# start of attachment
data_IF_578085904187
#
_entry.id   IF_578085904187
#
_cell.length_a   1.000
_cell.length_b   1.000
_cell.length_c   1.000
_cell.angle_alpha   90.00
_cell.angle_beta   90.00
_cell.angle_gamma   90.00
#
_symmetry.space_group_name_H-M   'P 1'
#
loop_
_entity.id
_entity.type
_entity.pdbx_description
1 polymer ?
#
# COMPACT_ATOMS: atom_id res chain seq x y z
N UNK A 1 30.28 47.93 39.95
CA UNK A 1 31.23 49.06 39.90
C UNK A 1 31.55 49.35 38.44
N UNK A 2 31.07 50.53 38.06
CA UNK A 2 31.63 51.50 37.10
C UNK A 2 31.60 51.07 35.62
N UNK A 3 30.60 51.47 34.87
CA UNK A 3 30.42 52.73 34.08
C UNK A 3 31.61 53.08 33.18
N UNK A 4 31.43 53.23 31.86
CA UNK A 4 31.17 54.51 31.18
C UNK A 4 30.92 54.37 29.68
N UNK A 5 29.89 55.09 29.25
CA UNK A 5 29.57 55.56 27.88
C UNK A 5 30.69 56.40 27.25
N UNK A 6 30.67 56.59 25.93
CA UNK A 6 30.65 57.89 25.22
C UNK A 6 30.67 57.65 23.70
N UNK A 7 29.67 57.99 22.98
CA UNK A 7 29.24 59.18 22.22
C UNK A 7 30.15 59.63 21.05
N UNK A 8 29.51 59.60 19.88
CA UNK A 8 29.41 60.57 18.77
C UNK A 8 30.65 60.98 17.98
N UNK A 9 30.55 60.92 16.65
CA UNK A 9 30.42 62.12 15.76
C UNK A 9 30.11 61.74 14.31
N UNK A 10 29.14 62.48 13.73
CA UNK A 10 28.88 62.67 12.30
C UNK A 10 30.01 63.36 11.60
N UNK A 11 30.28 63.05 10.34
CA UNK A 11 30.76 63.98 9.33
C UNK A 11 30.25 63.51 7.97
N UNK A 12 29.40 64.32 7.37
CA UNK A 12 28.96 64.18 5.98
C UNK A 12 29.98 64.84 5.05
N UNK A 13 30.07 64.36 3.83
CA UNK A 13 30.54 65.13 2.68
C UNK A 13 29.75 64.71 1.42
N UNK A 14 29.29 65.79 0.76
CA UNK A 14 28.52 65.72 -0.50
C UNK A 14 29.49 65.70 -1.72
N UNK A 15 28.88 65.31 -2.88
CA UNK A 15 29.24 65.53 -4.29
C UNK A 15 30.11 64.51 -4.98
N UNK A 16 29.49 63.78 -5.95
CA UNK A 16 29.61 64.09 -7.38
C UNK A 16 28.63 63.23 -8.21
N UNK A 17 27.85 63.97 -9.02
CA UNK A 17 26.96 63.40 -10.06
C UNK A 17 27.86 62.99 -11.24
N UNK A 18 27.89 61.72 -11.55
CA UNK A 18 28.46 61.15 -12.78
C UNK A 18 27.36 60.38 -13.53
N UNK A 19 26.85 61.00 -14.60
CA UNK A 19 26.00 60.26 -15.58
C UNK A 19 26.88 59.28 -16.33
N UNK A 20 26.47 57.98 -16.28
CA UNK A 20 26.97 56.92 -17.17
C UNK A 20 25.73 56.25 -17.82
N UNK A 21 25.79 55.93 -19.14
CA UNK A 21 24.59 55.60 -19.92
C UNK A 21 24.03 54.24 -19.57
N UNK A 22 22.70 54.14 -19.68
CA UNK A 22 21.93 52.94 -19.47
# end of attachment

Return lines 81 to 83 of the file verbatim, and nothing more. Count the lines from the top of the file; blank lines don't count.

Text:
N UNK A 21 25.79 55.93 -19.14
CA UNK A 21 24.59 55.60 -19.92
C UNK A 21 24.03 54.24 -19.57